- ensure vitamin D, B12, and folate levels are within acceptable ranges?
- recommend a thiamine intervention (administered at a different time from drugs that inhibit or a substrate for the thiamine transporters)?
- recommend regular monitoring of glycaemic status?
- consider a complete multivitamin and mineral intervention, possibly administered a couple of times per day?
The nutritional consequences of the pharmacological interventions in this person diagnosed with MELAS are an excellent example of application of case study research and application of clinical first principles in relation to pharmaconutrition.
Medical History with Nutritional Aspect
Biochemistry with Pharmaconutritional Consequences
Medications That May Adversely Affect Nutritional Status
Comments – medication and nutrition impacts (direct and indirect) only
Relatively recent biochemistry does not indicate any pharmaconutrition interactions. However advisable to monitor plasma proteins on a regular basis as 3 prescribed medications are transported by albumin and change in albumin status will alter their therapeutic effects and expression of their side effects.
Regular aspirin intake is a contributor to iron deficiency in the very elderly.
Caffeine increases aspirin absorption.
Aspirin reversibly decreases gastric vitamin C levels; Vitamin C (960 mg/day) attenuates aspirin-induced gastric injury. Advisable to administer vitamin C in maximum doses of 500 g to optimise benefit as this seems to be the maximum load for transporters.
Chronic use of coloxyl + senna may promote excessive loss of water and electrolytes, especially potassium, and their regular monitoring recommended.
Recommendation that vitamin D status be monitored on a regular basis and intervention initiated as appropriate whilst levetiracetam prescribed.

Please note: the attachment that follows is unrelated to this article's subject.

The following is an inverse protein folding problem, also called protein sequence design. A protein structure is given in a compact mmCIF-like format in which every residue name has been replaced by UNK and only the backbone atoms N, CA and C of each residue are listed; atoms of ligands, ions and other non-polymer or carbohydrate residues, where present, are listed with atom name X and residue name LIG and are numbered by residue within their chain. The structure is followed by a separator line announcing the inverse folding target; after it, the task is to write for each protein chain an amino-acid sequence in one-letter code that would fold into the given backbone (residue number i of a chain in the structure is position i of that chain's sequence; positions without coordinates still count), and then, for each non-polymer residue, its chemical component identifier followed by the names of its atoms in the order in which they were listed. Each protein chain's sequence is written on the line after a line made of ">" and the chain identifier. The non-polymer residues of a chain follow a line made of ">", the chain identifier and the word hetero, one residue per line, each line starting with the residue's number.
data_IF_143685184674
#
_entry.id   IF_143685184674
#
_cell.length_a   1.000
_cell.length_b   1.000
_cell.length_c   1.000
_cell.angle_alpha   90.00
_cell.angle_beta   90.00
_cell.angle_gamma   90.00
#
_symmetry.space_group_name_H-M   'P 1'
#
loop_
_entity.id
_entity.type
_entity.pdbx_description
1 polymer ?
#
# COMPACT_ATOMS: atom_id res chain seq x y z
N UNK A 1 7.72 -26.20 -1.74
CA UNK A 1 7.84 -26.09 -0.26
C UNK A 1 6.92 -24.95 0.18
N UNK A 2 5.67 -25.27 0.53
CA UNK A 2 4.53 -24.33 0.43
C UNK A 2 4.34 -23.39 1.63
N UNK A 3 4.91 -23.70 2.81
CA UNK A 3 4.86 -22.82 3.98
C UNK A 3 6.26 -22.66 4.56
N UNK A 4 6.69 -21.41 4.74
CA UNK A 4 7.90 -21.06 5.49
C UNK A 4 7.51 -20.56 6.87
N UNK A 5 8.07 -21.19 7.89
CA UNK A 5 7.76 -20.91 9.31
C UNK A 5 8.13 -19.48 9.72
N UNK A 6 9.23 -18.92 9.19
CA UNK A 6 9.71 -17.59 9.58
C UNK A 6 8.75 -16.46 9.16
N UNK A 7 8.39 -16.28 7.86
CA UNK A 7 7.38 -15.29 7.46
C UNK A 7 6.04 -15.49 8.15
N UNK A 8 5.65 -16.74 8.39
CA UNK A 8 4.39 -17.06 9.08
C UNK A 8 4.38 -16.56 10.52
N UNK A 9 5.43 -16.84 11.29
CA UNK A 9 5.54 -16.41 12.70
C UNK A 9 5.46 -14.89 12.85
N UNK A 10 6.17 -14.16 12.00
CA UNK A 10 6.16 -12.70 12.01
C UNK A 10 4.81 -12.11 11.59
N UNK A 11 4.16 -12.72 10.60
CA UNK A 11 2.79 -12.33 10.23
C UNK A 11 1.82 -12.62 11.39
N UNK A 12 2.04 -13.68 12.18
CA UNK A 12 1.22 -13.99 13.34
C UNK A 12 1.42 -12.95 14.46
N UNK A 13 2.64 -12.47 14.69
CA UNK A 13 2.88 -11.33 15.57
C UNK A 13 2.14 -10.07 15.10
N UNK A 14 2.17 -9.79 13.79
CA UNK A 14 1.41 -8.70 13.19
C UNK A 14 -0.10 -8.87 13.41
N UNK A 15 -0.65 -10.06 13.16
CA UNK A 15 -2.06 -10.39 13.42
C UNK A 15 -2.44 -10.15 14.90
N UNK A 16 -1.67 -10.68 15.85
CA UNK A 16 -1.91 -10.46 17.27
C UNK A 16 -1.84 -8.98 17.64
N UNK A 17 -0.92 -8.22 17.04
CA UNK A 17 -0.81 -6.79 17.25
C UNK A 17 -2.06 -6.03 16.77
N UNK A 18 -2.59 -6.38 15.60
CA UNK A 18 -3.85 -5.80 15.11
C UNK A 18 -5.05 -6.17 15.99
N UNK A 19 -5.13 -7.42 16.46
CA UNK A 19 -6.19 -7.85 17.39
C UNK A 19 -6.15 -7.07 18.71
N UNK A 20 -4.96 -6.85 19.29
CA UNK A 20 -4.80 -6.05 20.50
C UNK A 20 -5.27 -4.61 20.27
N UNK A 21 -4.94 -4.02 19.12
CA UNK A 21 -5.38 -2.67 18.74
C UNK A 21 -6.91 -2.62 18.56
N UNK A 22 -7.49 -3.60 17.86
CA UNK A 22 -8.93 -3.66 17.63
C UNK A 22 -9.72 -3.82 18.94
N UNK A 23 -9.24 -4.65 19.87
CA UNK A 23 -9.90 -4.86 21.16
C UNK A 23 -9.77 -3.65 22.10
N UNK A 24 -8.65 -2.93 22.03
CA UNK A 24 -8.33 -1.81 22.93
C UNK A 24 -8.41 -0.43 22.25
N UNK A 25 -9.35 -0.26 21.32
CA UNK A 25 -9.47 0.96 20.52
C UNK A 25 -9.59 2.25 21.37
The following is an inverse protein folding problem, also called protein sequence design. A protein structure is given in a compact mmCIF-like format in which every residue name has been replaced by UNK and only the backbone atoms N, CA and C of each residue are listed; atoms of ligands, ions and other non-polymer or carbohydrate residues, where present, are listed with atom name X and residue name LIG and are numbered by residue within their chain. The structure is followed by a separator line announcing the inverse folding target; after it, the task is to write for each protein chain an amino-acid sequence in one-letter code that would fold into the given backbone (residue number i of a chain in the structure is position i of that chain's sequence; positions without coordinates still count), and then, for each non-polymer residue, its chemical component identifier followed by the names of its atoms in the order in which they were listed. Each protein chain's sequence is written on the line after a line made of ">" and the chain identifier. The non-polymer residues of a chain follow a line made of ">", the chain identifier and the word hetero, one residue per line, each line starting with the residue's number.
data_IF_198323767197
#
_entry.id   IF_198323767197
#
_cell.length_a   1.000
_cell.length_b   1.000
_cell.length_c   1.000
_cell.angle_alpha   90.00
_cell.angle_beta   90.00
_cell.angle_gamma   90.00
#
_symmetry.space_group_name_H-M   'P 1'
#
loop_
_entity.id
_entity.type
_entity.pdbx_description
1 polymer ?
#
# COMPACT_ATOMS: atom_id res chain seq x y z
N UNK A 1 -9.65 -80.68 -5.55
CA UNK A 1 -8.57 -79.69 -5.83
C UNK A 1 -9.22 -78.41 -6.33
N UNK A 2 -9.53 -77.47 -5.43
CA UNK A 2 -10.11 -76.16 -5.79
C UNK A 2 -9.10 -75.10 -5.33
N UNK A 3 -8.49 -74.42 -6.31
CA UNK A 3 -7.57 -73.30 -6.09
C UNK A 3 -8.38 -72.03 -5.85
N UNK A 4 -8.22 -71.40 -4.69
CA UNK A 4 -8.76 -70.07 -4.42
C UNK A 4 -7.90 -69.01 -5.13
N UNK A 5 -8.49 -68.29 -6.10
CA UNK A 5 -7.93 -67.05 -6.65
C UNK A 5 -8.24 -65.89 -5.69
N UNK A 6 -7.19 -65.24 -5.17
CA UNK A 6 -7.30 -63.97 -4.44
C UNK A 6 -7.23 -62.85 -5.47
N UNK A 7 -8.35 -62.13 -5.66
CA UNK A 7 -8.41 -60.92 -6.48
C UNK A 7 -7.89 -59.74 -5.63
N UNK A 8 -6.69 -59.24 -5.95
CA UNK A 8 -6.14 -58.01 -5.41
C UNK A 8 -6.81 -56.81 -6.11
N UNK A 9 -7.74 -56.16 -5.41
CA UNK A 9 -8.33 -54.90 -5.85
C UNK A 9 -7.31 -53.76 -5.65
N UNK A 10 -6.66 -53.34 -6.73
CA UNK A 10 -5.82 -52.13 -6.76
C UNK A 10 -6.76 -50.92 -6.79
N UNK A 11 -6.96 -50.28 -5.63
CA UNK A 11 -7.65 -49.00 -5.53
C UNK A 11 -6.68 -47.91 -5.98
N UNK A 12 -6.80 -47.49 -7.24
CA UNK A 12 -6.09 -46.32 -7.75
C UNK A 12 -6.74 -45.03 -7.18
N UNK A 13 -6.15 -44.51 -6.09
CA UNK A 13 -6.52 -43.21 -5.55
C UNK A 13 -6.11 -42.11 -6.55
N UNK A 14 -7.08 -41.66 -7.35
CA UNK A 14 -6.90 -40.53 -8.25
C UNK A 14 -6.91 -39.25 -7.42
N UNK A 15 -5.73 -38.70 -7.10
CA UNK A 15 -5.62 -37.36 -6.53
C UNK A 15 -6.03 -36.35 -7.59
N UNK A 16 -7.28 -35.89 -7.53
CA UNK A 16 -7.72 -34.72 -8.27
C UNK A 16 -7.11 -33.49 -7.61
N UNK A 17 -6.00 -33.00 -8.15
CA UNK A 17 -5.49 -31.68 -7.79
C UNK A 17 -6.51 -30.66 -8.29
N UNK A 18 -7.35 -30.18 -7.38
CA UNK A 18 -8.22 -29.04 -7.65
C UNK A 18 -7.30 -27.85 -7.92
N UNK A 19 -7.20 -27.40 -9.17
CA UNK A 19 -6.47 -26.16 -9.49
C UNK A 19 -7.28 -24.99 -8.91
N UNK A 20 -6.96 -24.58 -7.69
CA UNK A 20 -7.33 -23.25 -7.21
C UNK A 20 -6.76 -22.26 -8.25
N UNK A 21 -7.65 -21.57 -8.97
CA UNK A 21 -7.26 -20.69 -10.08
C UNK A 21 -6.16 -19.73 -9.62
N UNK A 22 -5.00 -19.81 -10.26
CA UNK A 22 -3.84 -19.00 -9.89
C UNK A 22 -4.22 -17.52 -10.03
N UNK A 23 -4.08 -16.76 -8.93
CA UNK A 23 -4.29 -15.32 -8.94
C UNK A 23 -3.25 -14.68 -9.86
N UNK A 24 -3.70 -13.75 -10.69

Verapamil inhibits carnitine, choline ad thiamine transport and uptake.
Dietary levels of caffeine intake in conjunction with paracetamol inhibit antinocieception.
Concurrent ingestion of paracetamol and iron resulted in increased rate of iron absorption and decreased extent of drug absorption; the authors advise drug and iron to be administered at different times from each other.
Physiotens negatively impacts thiamine and choline availability via the transporter system.
Statins such as atorvastatin interfere early in the cholesterol metabolic pathway and consequently decrease production of -
- vitamin D - vitamin D intervention recommended,
- CoQ10 - important in cellular energy production; CoQ10 intervention recommended.
Therefore advisable to monitor cholesterol status on a regular basis and ensure intervention is still required.
Aspirin, atorvastatin and physiotens are all associated with alteration to glycaemic status therefore advisable to monitor glycaemia on a regular basis.
Past history of (recent) phenytoin and sodium valproate prescription both of which are associated with negatively impacting B12, folate, vitamin D, biotin and carnitine levels therefore advisable to
- check B12 and folate status, and
- Mr ABB may benefit from a short term (90-120 days) low dose biotin (max dose 300 mcg/day) and carnitine intervention.
Mr ABB is a tall, slender, charming gentleman who was sitting in his room when I went to speak to him. During our discussion we ascertained he is lactose intolerant therefore advisable to ensure the excipients (ingredients) of all prescribed medications do not include lactose.
Riboflavin is important in energy production at the mitochondrial level; Mr ABB may benefit from a short term (90-120 days), low-dose (11-13 mg/day) riboflavin intervention - this won't cause harm and may confer benefit.
Mr ABB is a “young” older man with a shortened life expectancy; both atorvastatin and physiotens include loss of appetite in their side effect profiles. Given the current problems with attaining an adequate food intake, and further the anticipated shortened life expectancy, advisable to review necessity for continued prescription of atorvastatin.
Mr ABB has an unusual and complex medical diagnosis that necessitates the application of first principles and highlights the importance of pharmaconutrition considerations in his medical management.
What else would you include?